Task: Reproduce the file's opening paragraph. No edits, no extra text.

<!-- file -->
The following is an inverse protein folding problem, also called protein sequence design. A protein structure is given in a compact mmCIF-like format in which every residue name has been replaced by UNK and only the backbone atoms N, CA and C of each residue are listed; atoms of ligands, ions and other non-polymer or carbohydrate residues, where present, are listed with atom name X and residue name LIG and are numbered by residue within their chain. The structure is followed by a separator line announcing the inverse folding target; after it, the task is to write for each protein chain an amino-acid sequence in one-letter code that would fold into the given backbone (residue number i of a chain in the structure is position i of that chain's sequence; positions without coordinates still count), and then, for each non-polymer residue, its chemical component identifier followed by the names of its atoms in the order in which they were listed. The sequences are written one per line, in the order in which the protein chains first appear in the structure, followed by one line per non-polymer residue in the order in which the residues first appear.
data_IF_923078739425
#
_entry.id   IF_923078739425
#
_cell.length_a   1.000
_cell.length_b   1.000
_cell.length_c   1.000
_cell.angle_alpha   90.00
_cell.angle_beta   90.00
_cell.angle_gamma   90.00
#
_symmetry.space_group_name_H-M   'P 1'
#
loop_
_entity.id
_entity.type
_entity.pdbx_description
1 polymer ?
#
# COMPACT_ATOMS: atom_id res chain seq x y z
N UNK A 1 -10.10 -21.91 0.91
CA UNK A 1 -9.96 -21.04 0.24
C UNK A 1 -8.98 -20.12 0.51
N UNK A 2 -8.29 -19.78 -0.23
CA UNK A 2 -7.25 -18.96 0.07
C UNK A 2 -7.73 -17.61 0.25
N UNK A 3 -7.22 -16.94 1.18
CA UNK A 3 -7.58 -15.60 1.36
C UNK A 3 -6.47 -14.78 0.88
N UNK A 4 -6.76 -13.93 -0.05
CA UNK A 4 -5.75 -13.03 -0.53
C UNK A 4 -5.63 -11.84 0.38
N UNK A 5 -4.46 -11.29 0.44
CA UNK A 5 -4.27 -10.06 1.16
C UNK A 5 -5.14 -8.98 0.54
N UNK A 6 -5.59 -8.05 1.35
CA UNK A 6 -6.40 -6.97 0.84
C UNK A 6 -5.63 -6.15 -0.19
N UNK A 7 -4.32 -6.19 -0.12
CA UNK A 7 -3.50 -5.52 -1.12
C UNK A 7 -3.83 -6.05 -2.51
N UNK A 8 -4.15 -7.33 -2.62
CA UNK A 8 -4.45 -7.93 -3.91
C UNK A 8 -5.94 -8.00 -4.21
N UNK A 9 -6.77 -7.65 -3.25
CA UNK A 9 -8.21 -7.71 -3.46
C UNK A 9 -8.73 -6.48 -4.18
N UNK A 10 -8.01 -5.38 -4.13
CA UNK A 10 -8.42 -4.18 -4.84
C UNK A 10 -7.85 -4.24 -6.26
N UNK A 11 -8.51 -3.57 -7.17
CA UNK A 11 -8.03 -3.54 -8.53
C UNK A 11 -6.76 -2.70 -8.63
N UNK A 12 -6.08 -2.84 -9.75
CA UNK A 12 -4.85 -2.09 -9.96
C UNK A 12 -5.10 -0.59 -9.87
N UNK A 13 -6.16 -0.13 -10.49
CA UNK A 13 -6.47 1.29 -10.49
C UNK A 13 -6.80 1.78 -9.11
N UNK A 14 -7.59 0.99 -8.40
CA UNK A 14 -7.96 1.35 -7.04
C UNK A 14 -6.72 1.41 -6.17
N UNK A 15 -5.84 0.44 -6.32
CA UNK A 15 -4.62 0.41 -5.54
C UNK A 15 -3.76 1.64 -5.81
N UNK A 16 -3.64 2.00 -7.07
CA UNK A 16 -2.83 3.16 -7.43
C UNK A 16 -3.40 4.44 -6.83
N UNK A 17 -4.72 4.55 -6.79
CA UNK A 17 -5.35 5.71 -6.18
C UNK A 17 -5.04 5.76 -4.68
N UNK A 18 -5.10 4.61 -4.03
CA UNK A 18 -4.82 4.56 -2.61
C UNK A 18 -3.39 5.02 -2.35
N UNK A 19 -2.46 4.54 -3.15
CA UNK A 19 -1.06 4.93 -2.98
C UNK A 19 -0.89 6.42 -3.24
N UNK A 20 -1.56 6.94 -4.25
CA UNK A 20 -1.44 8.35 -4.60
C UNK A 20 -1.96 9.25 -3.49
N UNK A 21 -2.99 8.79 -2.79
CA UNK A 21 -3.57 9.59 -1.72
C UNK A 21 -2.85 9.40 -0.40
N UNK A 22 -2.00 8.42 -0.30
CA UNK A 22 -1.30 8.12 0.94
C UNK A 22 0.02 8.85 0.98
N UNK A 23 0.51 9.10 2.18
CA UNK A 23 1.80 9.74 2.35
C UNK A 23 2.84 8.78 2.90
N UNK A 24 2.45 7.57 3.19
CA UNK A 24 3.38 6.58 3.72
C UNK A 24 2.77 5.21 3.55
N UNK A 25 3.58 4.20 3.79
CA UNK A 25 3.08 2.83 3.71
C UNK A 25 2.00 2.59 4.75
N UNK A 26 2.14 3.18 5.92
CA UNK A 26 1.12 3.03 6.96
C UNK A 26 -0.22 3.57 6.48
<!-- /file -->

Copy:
The following is an inverse protein folding problem, also called protein sequence design. A protein structure is given in a compact mmCIF-like format in which every residue name has been replaced by UNK and only the backbone atoms N, CA and C of each residue are listed; atoms of ligands, ions and other non-polymer or carbohydrate residues, where present, are listed with atom name X and residue name LIG and are numbered by residue within their chain. The structure is followed by a separator line announcing the inverse folding target; after it, the task is to write for each protein chain an amino-acid sequence in one-letter code that would fold into the given backbone (residue number i of a chain in the structure is position i of that chain's sequence; positions without coordinates still count), and then, for each non-polymer residue, its chemical component identifier followed by the names of its atoms in the order in which they were listed. The sequences are written one per line, in the order in which the protein chains first appear in the structure, followed by one line per non-polymer residue in the order in which the residues first appear.